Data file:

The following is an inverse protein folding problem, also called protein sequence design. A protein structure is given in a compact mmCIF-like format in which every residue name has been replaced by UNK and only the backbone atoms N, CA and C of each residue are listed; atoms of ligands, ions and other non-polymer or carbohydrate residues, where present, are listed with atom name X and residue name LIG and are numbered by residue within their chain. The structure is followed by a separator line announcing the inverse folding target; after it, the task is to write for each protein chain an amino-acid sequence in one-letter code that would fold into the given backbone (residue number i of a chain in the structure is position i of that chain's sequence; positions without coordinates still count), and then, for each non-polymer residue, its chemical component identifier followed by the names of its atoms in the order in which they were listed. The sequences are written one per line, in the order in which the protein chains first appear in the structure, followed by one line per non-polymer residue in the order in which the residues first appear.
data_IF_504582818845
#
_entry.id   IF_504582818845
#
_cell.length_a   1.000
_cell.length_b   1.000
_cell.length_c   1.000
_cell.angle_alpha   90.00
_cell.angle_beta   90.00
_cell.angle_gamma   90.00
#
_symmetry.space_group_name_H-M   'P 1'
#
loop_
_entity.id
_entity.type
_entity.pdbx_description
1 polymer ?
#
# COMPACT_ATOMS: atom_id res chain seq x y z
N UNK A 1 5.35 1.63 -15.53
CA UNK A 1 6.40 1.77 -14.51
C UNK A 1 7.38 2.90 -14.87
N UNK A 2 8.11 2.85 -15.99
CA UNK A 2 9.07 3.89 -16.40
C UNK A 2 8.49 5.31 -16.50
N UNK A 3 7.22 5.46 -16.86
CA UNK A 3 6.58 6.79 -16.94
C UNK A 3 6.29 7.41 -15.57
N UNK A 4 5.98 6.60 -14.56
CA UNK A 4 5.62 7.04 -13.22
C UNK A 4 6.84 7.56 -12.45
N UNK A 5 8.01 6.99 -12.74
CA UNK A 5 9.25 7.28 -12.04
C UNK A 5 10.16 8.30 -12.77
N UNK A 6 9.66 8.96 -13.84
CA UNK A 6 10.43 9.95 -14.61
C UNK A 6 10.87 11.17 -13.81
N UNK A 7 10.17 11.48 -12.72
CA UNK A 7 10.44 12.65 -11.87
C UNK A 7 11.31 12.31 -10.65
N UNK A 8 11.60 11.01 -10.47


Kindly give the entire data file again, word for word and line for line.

The following is an inverse protein folding problem, also called protein sequence design. A protein structure is given in a compact mmCIF-like format in which every residue name has been replaced by UNK and only the backbone atoms N, CA and C of each residue are listed; atoms of ligands, ions and other non-polymer or carbohydrate residues, where present, are listed with atom name X and residue name LIG and are numbered by residue within their chain. The structure is followed by a separator line announcing the inverse folding target; after it, the task is to write for each protein chain an amino-acid sequence in one-letter code that would fold into the given backbone (residue number i of a chain in the structure is position i of that chain's sequence; positions without coordinates still count), and then, for each non-polymer residue, its chemical component identifier followed by the names of its atoms in the order in which they were listed. The sequences are written one per line, in the order in which the protein chains first appear in the structure, followed by one line per non-polymer residue in the order in which the residues first appear.
data_IF_504582818845
#
_entry.id   IF_504582818845
#
_cell.length_a   1.000
_cell.length_b   1.000
_cell.length_c   1.000
_cell.angle_alpha   90.00
_cell.angle_beta   90.00
_cell.angle_gamma   90.00
#
_symmetry.space_group_name_H-M   'P 1'
#
loop_
_entity.id
_entity.type
_entity.pdbx_description
1 polymer ?
#
# COMPACT_ATOMS: atom_id res chain seq x y z
N UNK A 1 5.35 1.63 -15.53
CA UNK A 1 6.40 1.77 -14.51
C UNK A 1 7.38 2.90 -14.87
N UNK A 2 8.11 2.85 -15.99
CA UNK A 2 9.07 3.89 -16.40
C UNK A 2 8.49 5.31 -16.50
N UNK A 3 7.22 5.46 -16.86
CA UNK A 3 6.58 6.79 -16.94
C UNK A 3 6.29 7.41 -15.57
N UNK A 4 5.98 6.60 -14.56
CA UNK A 4 5.62 7.04 -13.22
C UNK A 4 6.84 7.56 -12.45
N UNK A 5 8.01 6.99 -12.74
CA UNK A 5 9.25 7.28 -12.04
C UNK A 5 10.16 8.30 -12.77
N UNK A 6 9.66 8.96 -13.84
CA UNK A 6 10.43 9.95 -14.61
C UNK A 6 10.87 11.17 -13.81
N UNK A 7 10.17 11.48 -12.72
CA UNK A 7 10.44 12.65 -11.87
C UNK A 7 11.31 12.31 -10.65
N UNK A 8 11.60 11.01 -10.47